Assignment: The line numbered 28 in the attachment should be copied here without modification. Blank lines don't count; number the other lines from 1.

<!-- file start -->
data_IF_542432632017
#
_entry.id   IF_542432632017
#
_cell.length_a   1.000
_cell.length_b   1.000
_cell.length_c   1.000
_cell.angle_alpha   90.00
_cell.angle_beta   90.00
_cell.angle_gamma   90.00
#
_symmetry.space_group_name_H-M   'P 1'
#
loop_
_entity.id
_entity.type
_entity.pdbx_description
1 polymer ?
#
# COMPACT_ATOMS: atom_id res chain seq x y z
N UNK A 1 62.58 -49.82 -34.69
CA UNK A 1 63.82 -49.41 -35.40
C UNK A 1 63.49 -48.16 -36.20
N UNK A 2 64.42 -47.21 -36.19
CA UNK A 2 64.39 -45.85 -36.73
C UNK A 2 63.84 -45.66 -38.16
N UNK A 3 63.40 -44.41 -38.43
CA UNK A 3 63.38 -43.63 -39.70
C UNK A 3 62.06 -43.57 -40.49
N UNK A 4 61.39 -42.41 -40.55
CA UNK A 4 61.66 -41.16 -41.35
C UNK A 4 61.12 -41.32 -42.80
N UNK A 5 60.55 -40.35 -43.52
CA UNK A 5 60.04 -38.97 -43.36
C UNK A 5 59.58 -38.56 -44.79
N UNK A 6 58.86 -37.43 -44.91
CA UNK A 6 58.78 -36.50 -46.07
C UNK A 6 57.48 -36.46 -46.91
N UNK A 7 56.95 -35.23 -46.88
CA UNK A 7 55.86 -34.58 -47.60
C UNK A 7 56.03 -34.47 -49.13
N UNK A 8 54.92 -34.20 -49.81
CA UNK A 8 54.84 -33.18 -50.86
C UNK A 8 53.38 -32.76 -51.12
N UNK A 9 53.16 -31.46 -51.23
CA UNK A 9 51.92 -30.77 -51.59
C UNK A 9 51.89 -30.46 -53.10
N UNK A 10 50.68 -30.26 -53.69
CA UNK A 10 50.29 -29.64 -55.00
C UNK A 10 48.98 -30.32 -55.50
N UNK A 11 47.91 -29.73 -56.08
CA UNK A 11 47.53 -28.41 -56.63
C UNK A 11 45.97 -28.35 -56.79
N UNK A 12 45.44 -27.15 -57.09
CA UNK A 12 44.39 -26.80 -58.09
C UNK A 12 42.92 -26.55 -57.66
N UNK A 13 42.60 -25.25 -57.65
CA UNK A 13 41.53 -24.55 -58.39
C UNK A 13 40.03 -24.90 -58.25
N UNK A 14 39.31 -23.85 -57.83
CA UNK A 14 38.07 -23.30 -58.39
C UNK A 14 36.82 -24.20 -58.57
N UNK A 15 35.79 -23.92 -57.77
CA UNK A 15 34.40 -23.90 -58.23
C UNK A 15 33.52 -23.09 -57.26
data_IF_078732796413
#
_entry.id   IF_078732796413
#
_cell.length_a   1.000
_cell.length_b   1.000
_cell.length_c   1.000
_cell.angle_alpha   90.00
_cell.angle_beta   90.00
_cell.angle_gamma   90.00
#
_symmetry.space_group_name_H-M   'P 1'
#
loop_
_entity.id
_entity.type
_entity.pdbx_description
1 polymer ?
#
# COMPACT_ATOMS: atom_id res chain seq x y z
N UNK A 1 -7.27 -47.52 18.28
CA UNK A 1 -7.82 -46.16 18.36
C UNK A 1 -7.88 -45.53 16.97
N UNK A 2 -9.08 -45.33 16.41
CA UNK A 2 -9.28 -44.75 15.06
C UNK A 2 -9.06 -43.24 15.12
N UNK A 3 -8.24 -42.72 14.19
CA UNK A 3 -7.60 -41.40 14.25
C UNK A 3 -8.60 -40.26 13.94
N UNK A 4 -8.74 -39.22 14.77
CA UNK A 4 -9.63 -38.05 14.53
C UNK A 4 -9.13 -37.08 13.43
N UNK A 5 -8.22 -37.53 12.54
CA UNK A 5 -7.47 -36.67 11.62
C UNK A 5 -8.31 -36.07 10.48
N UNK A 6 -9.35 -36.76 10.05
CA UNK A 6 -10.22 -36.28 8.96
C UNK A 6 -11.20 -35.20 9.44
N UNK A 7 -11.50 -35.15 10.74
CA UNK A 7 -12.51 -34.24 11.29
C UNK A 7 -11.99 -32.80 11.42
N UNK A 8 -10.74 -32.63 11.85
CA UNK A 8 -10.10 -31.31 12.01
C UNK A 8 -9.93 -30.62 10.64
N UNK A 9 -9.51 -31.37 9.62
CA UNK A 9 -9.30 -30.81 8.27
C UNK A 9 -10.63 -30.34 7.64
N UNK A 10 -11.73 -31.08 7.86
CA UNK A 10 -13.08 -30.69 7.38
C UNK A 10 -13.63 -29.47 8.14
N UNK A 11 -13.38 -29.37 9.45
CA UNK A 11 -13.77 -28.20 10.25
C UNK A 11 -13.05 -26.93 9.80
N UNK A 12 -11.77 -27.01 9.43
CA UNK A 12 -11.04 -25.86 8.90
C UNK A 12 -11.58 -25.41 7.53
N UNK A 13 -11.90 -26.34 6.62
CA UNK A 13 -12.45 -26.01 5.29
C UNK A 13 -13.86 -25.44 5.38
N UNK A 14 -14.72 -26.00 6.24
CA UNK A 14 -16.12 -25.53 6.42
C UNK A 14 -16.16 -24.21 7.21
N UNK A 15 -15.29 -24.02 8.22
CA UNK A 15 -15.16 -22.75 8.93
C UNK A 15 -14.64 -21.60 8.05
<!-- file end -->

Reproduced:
CA UNK A 3 63.38 -43.63 -39.70